• Very few scientists appear to be able to see the huge damage from degradation happening everywhere and how fast this problem is accelerating. They refuse to accept the facts and have no data.
    • Protagonists take the moral high ground, which is hard to oppose. It takes much courage to do so. Dr Robert Shipp's article . (The tyranny of the moral high ground)
    • Much propaganda and disinformation has been spread to promote marine reserves, even to our children at school. How can it be undone? Read Frequently Asked Questions on this web site.
    • Protagonists have spread fear about the state of the oceans, its fisheries and its future in order to gain political advantage. However, such fear of fishing is unwarranted because compared to the land, the sea is still in a relatively good state. Not knowing what to do, concerned landlubbers are seeking political action on fishing rather than on landbased pollution.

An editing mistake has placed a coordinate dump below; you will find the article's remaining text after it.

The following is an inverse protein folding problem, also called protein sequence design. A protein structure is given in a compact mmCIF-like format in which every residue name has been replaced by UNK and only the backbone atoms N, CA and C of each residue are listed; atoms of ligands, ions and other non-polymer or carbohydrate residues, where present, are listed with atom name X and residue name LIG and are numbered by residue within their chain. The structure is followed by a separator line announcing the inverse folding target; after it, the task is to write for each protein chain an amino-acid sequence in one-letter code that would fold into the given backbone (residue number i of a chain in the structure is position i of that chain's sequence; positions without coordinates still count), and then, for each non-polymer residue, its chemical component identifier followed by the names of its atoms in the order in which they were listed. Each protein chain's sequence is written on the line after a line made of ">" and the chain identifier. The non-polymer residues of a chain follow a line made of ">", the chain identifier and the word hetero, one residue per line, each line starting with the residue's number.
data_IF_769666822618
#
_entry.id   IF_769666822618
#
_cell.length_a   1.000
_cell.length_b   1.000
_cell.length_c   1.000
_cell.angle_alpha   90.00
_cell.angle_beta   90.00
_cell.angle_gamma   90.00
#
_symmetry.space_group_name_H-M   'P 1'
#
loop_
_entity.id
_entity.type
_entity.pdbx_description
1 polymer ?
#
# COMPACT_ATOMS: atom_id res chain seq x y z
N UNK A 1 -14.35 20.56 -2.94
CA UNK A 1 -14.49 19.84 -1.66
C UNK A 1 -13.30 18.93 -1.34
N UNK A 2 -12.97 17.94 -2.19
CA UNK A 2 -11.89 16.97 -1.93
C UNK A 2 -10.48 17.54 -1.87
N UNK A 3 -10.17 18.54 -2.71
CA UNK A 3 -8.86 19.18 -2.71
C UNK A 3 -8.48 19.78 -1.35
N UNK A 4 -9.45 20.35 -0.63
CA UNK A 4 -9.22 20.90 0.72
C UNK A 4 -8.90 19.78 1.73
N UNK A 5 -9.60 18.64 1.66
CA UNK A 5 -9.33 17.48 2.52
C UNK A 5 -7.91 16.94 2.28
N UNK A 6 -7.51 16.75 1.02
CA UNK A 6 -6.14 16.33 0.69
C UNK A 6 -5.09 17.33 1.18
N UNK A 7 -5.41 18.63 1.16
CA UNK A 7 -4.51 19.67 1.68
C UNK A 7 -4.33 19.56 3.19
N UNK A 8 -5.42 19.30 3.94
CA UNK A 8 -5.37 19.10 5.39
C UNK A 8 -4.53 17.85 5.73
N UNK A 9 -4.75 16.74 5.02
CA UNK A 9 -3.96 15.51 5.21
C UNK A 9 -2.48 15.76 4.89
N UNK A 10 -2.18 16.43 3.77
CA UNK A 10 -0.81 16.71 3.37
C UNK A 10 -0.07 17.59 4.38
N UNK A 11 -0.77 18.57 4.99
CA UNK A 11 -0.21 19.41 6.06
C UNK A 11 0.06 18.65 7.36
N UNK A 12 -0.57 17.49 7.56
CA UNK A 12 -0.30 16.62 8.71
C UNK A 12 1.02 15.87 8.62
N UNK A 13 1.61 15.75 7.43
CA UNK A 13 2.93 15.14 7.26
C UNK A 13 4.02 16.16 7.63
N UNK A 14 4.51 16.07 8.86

• what is wrong at the top
    • The NZ Biodiversity Strategy (Marine) is flawed. It ignores the threats from the land completely. It assumes (without proof) that fully protected marine reserves provide the only solution to conserve biodiversity. This is false. FAQ .
    • Ten percent of the sea follows from 15-30% of land protection. This is false. FAQ . Others state that this is only the beginning, and that 20% is needed to save fisheries from collapsing. One cannot compare land with sea.
    • Ten percent implemented by 2010 is a mistake. There is no hurry. Education must also take place. Why cast our mistakes in concrete? We have so many marine reserves that have failed.
    • DoC and Government have been advised by protagonists who do not even dive. Armchair conservationists are misinformed about the sea.